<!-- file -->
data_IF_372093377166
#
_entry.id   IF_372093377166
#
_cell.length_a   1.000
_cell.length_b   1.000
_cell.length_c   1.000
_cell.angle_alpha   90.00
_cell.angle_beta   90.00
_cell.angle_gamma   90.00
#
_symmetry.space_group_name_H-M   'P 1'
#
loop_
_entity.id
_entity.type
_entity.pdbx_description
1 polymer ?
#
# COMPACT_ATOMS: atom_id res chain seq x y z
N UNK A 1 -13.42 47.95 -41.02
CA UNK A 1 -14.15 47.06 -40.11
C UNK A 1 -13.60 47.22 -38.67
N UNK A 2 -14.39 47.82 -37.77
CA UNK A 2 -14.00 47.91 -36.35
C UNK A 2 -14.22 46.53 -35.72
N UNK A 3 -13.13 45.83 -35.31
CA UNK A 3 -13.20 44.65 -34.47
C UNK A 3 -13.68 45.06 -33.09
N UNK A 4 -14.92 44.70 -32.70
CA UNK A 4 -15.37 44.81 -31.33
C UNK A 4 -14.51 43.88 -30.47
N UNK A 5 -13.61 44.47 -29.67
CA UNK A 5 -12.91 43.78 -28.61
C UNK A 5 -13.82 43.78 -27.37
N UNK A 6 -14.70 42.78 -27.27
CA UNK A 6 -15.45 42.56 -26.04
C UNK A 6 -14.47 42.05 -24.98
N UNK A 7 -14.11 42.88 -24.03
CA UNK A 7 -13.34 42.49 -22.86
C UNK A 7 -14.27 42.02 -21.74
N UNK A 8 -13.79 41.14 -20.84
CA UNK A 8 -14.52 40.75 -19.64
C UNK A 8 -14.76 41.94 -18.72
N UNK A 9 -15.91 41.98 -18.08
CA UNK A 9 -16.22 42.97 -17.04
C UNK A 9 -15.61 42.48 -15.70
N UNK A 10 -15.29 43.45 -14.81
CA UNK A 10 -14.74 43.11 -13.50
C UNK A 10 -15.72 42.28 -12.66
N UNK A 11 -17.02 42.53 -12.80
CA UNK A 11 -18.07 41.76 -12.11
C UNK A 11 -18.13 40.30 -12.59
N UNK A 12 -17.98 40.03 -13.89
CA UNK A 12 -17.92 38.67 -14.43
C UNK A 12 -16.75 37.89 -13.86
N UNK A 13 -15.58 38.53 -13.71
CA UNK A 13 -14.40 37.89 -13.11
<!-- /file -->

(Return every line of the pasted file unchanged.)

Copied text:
data_IF_372093377166
#
_entry.id   IF_372093377166
#
_cell.length_a   1.000
_cell.length_b   1.000
_cell.length_c   1.000
_cell.angle_alpha   90.00
_cell.angle_beta   90.00
_cell.angle_gamma   90.00
#
_symmetry.space_group_name_H-M   'P 1'
#
loop_
_entity.id
_entity.type
_entity.pdbx_description
1 polymer ?
#
# COMPACT_ATOMS: atom_id res chain seq x y z
N UNK A 1 -13.42 47.95 -41.02
CA UNK A 1 -14.15 47.06 -40.11
C UNK A 1 -13.60 47.22 -38.67
N UNK A 2 -14.39 47.82 -37.77
CA UNK A 2 -14.00 47.91 -36.35
C UNK A 2 -14.22 46.53 -35.72
N UNK A 3 -13.13 45.83 -35.31
CA UNK A 3 -13.20 44.65 -34.47
C UNK A 3 -13.68 45.06 -33.09
N UNK A 4 -14.92 44.70 -32.70
CA UNK A 4 -15.37 44.81 -31.33
C UNK A 4 -14.51 43.88 -30.47
N UNK A 5 -13.61 44.47 -29.67
CA UNK A 5 -12.91 43.78 -28.61
C UNK A 5 -13.82 43.78 -27.37
N UNK A 6 -14.70 42.78 -27.27
CA UNK A 6 -15.45 42.56 -26.04
C UNK A 6 -14.47 42.05 -24.98
N UNK A 7 -14.11 42.88 -24.03
CA UNK A 7 -13.34 42.49 -22.86
C UNK A 7 -14.27 42.02 -21.74
N UNK A 8 -13.79 41.14 -20.84
CA UNK A 8 -14.52 40.75 -19.64
C UNK A 8 -14.76 41.94 -18.72
N UNK A 9 -15.91 41.98 -18.08
CA UNK A 9 -16.22 42.97 -17.04
C UNK A 9 -15.61 42.48 -15.70
N UNK A 10 -15.29 43.45 -14.81
CA UNK A 10 -14.74 43.11 -13.50
C UNK A 10 -15.72 42.28 -12.66
N UNK A 11 -17.02 42.53 -12.80
CA UNK A 11 -18.07 41.76 -12.11
C UNK A 11 -18.13 40.30 -12.59
N UNK A 12 -17.98 40.03 -13.89
CA UNK A 12 -17.92 38.67 -14.43
C UNK A 12 -16.75 37.89 -13.86
N UNK A 13 -15.58 38.53 -13.71
CA UNK A 13 -14.40 37.89 -13.11